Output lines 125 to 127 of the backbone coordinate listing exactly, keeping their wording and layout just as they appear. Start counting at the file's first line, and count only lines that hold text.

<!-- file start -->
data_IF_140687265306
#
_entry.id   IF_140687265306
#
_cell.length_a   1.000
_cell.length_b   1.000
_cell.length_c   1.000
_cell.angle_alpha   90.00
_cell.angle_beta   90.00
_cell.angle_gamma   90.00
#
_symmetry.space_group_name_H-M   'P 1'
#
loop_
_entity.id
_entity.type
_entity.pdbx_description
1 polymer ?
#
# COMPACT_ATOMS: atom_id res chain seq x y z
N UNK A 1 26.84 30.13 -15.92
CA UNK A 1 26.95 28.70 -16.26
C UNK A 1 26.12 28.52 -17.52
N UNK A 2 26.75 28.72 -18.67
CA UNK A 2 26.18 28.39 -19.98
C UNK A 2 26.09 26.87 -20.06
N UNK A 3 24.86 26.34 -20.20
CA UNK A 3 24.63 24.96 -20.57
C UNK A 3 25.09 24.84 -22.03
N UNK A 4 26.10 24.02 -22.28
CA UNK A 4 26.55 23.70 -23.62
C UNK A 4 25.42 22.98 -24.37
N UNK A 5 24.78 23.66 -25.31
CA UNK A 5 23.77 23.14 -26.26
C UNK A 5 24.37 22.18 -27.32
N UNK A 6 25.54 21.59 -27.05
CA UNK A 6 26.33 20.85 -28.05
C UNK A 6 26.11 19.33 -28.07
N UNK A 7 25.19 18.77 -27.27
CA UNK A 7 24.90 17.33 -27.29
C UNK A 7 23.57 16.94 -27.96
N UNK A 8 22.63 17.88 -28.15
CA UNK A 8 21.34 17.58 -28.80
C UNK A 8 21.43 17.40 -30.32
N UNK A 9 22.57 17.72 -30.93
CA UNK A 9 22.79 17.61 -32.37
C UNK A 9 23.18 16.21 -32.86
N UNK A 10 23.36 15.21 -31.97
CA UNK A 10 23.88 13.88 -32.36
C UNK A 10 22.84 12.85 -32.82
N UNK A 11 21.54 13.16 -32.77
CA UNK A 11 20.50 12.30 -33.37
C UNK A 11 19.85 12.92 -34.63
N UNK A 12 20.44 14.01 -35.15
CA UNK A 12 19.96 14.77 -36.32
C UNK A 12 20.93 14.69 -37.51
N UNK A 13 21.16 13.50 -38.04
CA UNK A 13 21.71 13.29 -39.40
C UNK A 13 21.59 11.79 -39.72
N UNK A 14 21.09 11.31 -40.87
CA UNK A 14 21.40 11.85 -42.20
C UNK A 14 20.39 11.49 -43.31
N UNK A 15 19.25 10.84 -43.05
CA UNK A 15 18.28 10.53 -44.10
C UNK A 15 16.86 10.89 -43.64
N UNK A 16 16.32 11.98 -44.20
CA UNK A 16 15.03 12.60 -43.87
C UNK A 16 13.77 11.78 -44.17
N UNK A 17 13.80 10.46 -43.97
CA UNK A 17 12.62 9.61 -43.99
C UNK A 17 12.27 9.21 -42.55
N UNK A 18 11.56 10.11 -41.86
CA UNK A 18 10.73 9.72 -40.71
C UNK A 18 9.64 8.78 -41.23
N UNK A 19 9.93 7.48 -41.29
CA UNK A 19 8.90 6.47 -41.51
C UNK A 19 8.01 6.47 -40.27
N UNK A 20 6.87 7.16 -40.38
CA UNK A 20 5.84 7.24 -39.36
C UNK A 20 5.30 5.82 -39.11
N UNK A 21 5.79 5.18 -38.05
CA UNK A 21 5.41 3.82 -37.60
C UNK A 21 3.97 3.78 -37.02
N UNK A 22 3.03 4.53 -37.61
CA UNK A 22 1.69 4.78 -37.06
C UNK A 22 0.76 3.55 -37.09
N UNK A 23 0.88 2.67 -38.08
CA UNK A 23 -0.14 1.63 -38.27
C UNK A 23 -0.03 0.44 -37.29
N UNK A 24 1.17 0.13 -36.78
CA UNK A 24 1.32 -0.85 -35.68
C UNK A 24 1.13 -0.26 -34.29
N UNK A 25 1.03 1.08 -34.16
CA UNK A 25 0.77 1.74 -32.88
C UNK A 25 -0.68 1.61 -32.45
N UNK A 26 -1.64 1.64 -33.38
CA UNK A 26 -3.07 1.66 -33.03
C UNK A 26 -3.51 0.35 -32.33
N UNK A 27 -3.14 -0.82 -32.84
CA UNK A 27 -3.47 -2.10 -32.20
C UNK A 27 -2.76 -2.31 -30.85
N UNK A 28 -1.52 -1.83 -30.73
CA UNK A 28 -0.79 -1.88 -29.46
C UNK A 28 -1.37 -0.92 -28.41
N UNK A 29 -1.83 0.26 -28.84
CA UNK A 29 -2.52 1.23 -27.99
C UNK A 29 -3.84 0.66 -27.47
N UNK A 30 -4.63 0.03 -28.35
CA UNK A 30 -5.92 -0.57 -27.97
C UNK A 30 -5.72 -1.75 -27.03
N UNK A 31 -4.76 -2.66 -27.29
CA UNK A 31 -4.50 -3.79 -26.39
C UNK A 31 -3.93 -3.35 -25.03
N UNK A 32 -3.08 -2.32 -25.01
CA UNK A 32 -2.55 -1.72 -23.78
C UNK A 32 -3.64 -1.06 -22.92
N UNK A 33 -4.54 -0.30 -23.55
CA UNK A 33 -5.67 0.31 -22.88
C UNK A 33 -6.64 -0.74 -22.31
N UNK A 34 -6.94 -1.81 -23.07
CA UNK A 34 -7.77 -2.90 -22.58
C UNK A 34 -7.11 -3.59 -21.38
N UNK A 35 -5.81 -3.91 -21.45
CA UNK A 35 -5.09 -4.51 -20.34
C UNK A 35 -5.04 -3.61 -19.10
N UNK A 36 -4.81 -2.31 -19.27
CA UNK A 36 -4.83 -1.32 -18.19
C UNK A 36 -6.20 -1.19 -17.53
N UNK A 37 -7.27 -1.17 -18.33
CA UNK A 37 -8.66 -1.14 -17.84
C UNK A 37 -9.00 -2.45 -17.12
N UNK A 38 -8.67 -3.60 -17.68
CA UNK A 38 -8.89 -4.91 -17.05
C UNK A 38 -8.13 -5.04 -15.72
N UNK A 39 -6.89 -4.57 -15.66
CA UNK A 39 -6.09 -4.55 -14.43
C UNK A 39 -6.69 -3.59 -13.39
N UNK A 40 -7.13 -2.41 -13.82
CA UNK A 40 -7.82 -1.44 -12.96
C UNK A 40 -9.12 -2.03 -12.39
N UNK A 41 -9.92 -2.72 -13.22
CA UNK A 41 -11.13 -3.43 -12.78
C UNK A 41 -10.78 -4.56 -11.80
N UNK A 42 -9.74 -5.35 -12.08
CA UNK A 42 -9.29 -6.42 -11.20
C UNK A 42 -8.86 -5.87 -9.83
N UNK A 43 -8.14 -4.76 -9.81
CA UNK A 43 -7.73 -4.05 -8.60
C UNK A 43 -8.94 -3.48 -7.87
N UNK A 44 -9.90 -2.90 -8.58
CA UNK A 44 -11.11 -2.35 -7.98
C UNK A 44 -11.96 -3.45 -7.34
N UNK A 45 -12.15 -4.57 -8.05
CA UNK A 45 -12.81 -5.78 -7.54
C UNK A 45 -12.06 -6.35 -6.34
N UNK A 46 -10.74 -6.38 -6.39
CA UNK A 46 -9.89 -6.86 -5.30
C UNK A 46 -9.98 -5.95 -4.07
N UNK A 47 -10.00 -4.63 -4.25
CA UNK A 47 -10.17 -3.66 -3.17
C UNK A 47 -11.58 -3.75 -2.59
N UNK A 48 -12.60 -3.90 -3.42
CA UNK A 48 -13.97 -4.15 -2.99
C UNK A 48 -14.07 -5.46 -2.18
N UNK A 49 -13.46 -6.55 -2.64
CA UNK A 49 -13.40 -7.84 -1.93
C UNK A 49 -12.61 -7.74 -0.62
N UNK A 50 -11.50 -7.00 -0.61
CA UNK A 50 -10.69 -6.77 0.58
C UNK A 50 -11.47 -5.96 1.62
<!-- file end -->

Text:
C UNK A 35 -5.04 -3.61 -19.10
N UNK A 36 -4.81 -2.31 -19.27
CA UNK A 36 -4.83 -1.32 -18.19